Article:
E )  Increased interest rates on home mortgages that are sending working people into more and more debt so that the government can prop up the banking system?
F )  All of the above?

The Left has spent a lot of time and resources to change the ‘Kevin Rudd’ Labor Party on Palestine, on the environment, on the stolen generations, on union rights, on workers wages and conditions, on refugees  — but all this becomes a high risk strategy in the world of parliamentary politics. There is even doubt that the the elected parliamentarians are in control of the process of reform. For example, much of the tax review was left in the hands of Ken Henry and his bureaucrats.

‘Electorialist’ politics deliver dubious outcomes for those who wish to bring about fundamental change.

Perhaps it was the mining companies that got rid of a Prime Minister? Indigenous people know that the mining companies control their land. Home owners know that banks increase interest rates. And workers know that the means of production is in the hands of the bosses. Big corporations run the country

Only workers who produce the benefits we enjoy can change the world for the better. That is if you accept that society is run on class lines.

With this in mind it is workers we should be speaking and organising with.

The Labor government votes for laws that discriminate against workers. It set up the Australian Building and Construction Commission that ignores serious breaches of workplace safety (i.e. the faulty installation of insulation batts in homes) yet attempts to prosecute rank and file unionists for calling for a OH&S committee on a construction site at Flinders University in South Australia [the case of Ark Tribe].

ACTU Congress in Brisbane (2009)

The current Prime Minister, Julia Gillard, voted for these discriminatory laws that mean a worker can be jailed for refusing to dob in his union. So did Kevin Rudd [see Inside the ACTU].

A number of different responses by organised workers are possible:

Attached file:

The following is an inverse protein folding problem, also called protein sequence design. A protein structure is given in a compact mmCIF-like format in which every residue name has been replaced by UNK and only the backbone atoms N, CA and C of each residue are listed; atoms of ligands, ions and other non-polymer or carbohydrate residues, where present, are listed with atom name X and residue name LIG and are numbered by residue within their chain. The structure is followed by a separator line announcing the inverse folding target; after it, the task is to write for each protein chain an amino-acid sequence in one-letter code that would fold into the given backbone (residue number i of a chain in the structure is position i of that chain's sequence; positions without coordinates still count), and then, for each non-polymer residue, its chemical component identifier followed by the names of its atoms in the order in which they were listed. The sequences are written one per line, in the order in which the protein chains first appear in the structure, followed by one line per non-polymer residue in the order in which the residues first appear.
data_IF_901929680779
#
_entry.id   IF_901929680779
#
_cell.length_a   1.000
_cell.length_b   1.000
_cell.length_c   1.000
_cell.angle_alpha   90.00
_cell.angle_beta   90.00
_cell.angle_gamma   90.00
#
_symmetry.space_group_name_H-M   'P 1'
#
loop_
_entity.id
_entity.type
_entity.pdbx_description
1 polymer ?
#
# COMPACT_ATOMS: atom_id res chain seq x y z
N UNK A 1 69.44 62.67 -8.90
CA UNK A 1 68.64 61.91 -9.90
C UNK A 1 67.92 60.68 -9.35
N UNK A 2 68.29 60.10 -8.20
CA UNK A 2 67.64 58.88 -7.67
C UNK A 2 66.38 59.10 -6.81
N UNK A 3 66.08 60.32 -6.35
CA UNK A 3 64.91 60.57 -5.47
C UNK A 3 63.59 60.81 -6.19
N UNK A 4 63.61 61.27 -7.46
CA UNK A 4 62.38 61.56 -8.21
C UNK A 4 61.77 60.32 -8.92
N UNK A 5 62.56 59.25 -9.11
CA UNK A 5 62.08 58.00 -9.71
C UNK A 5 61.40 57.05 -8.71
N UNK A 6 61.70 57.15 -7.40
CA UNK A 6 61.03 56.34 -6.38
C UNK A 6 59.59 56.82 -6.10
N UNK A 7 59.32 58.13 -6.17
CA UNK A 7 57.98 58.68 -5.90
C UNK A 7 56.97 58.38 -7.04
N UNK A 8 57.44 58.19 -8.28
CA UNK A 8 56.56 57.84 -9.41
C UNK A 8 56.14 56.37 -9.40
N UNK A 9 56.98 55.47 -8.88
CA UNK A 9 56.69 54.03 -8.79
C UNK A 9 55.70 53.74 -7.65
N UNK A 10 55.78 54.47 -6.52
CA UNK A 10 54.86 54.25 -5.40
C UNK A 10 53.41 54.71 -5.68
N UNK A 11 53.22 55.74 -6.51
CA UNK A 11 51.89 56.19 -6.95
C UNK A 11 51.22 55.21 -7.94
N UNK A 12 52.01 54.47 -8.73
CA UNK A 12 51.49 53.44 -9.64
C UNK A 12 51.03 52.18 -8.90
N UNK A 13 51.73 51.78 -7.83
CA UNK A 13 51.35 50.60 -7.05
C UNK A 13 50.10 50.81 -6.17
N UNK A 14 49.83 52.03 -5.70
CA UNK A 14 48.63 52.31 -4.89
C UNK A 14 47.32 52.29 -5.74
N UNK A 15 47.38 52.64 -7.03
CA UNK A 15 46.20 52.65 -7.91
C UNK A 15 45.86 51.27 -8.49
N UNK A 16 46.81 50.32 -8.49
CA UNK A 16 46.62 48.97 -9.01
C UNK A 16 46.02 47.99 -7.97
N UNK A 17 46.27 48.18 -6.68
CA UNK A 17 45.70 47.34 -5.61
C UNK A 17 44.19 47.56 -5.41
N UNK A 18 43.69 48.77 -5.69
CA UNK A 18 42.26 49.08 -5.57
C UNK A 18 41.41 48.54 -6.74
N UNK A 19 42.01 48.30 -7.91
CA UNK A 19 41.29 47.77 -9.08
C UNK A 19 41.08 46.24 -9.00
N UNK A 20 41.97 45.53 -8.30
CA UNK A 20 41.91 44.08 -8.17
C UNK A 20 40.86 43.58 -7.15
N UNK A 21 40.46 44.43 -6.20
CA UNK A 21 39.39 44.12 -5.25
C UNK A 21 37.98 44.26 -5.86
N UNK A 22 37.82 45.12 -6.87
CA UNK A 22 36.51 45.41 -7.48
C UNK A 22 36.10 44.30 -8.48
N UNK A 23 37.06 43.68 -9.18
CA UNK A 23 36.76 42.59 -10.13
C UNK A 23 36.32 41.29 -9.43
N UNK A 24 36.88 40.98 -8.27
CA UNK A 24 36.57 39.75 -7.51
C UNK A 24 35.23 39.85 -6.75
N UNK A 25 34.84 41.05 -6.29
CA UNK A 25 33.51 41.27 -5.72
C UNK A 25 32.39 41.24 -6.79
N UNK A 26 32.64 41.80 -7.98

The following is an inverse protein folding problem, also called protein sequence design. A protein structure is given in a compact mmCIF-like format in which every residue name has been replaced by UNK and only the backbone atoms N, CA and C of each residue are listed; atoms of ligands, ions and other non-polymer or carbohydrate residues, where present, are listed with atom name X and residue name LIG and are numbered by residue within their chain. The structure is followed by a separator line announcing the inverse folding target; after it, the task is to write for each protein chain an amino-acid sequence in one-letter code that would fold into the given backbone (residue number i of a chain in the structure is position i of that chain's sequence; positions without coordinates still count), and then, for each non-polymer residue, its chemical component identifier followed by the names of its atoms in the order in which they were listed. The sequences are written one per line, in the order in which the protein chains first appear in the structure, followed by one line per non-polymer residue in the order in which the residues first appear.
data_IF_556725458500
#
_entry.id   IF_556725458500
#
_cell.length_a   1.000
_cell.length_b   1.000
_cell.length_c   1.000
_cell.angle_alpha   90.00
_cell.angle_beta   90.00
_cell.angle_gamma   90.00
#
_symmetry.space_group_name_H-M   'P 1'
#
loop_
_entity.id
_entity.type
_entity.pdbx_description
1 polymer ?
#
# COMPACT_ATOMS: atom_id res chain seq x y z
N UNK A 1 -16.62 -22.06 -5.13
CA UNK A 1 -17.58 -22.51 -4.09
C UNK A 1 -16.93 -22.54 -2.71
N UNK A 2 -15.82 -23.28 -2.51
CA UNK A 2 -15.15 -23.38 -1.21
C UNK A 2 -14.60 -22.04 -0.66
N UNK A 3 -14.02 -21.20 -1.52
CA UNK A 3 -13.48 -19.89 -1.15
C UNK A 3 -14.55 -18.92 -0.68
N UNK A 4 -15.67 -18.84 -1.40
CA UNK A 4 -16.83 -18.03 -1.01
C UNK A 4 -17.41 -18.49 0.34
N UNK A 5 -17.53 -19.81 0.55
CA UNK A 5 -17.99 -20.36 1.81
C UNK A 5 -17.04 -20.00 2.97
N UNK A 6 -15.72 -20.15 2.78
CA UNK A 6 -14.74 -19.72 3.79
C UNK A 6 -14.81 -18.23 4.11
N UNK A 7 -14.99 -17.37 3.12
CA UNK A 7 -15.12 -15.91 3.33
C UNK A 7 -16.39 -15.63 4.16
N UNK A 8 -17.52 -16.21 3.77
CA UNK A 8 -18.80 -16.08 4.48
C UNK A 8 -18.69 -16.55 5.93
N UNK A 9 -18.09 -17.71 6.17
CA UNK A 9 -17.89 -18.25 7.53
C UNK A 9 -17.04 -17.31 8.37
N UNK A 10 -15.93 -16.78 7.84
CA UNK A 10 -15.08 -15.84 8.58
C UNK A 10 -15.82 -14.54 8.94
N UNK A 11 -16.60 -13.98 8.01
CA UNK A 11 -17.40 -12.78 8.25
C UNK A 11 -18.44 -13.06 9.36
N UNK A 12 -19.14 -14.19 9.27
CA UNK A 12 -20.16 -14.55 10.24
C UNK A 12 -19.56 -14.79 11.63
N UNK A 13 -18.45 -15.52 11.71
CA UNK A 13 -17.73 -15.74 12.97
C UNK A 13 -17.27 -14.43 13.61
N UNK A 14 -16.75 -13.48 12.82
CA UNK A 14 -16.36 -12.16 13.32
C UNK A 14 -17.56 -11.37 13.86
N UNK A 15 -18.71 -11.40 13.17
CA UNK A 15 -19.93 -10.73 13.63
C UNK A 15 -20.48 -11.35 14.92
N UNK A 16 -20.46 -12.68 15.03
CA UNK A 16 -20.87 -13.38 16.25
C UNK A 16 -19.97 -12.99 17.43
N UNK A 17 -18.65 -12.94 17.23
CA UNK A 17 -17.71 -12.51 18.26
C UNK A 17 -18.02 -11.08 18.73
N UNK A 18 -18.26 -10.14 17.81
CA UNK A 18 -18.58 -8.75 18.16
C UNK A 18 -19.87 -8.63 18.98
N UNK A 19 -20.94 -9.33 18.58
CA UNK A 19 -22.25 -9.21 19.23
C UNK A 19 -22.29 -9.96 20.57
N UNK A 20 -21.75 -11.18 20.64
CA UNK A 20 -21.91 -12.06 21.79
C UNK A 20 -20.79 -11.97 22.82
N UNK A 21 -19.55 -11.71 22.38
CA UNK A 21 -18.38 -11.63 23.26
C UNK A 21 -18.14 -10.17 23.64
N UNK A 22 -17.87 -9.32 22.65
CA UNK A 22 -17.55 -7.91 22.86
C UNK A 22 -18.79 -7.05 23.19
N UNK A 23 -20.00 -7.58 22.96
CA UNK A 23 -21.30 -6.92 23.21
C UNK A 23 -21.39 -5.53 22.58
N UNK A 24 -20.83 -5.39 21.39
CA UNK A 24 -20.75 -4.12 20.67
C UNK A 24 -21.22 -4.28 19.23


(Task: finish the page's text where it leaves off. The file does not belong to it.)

1. Accept the IR legislation and the current system
This means seeking to reform the anti-union laws through parliament. This was tried with the Rudd government but failed. Now we are expected to accept Simon Crean as the replacement for Gillard. Crean is a former ACTU secretary who sold out the SEQEB workers in Qld by calling off a transport workers blockade against the Bjelke-Petersen government. Can we trust him during a recession not to use Industrial Relations laws against unionists like Ark Tribe?

2. Defy the laws in a piecemeal way

This is what the building unions have done with the Ark Tribe campaign. It has been effective in highlighting the nature of the ABCC but has resulted in activism confined to court wins (Noel Washington) with little change on the ground i.e. workers are still dying on construction and mining sites at the rate of one per week (says Construction Forestry Mining and Energy Union (CFMEU)  federal secretary, Dave Noonan).

3. Defy the laws in a concerted campaign

This strategy presupposes the only weapon that workers have to stop the government and employers’ attacks is their unions’ industrial power. It recognises that union power based on collective bargaining is stronger than organisation based on enterprise bargaining. How to go about this is outlined in courses of action

Please incude comments below on how the organised Left should respond to these immediate challenges.

Ian Curr
June 2010


Inside the ACTU

After the Waterfront – the workers are quiet – courses of action

Gillard accused of soft line on Tel Aviv

Dr Strangelove solves climate change

On 10 February 2010, Dr Tom Blees (an honorary doctorate), a former commercial fisherman ‘has given up fishin’ for fission’.

Tom Blees, standing over 2 metres tall, addressed an assortment of scientists, physics students and staff at the Queensland University of Technology (QUT) on how nuclear power is an answer to climate change.

The event was sponsored by a local group, ominously called ‘Safe Radiation’.

Former National Party senator for Queensland Bill O’Chee from the Australian Nuclear Association Inc gave the 50 or so guests (nearly all men) a hearty welcome saying that all he was qualified to do was to invite us to partake of refreshments in the foyer.

His speech reminds me of the Brave New World portrayed by Aldous Huxley: Continue reading

Sustainable Homes Program – Oct, 2009

Location:         69 Thomas St., West End

Dates/Time:     Saturday, 17 Oct, 9am to 3.30pm

Sunday, 18 Oct, 9am to 1pm

Cost: $120 per person (cash only)

Ph. 07 3207 5077 or Mob 0400 177 283 Continue reading